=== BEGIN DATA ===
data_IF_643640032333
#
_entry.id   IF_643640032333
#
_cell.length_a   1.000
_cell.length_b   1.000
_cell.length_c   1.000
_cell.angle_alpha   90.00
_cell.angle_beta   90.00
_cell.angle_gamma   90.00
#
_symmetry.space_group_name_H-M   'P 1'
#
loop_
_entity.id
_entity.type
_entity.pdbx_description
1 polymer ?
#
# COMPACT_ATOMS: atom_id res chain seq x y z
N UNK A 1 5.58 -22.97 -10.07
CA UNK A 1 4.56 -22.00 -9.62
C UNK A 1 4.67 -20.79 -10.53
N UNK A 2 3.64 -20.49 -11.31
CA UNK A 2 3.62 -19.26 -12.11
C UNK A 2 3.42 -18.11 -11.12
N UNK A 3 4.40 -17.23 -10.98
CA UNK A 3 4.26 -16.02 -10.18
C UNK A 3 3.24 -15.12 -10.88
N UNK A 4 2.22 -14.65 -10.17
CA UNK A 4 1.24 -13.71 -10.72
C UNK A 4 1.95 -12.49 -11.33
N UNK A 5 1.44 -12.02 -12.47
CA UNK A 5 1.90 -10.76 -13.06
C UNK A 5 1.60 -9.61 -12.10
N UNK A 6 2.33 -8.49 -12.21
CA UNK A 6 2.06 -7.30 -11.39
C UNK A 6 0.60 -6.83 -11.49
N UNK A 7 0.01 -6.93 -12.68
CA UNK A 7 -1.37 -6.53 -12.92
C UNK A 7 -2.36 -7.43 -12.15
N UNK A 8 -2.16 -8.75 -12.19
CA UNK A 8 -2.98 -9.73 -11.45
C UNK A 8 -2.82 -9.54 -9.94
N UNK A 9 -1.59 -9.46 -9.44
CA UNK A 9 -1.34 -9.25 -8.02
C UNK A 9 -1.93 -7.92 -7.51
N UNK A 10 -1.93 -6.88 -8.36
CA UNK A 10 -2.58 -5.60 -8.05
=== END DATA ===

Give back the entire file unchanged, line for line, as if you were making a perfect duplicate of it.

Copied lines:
data_IF_643640032333
#
_entry.id   IF_643640032333
#
_cell.length_a   1.000
_cell.length_b   1.000
_cell.length_c   1.000
_cell.angle_alpha   90.00
_cell.angle_beta   90.00
_cell.angle_gamma   90.00
#
_symmetry.space_group_name_H-M   'P 1'
#
loop_
_entity.id
_entity.type
_entity.pdbx_description
1 polymer ?
#
# COMPACT_ATOMS: atom_id res chain seq x y z
N UNK A 1 5.58 -22.97 -10.07
CA UNK A 1 4.56 -22.00 -9.62
C UNK A 1 4.67 -20.79 -10.53
N UNK A 2 3.64 -20.49 -11.31
CA UNK A 2 3.62 -19.26 -12.11
C UNK A 2 3.42 -18.11 -11.12
N UNK A 3 4.40 -17.23 -10.98
CA UNK A 3 4.26 -16.02 -10.18
C UNK A 3 3.24 -15.12 -10.88
N UNK A 4 2.22 -14.65 -10.17
CA UNK A 4 1.24 -13.71 -10.72
C UNK A 4 1.95 -12.49 -11.33
N UNK A 5 1.44 -12.02 -12.47
CA UNK A 5 1.90 -10.76 -13.06
C UNK A 5 1.60 -9.61 -12.10
N UNK A 6 2.33 -8.49 -12.21
CA UNK A 6 2.06 -7.30 -11.39
C UNK A 6 0.60 -6.83 -11.49
N UNK A 7 0.01 -6.93 -12.68
CA UNK A 7 -1.37 -6.53 -12.92
C UNK A 7 -2.36 -7.43 -12.15
N UNK A 8 -2.16 -8.75 -12.19
CA UNK A 8 -2.98 -9.73 -11.45
C UNK A 8 -2.82 -9.54 -9.94
N UNK A 9 -1.59 -9.46 -9.44
CA UNK A 9 -1.34 -9.25 -8.02
C UNK A 9 -1.93 -7.92 -7.51
N UNK A 10 -1.93 -6.88 -8.36
CA UNK A 10 -2.58 -5.60 -8.05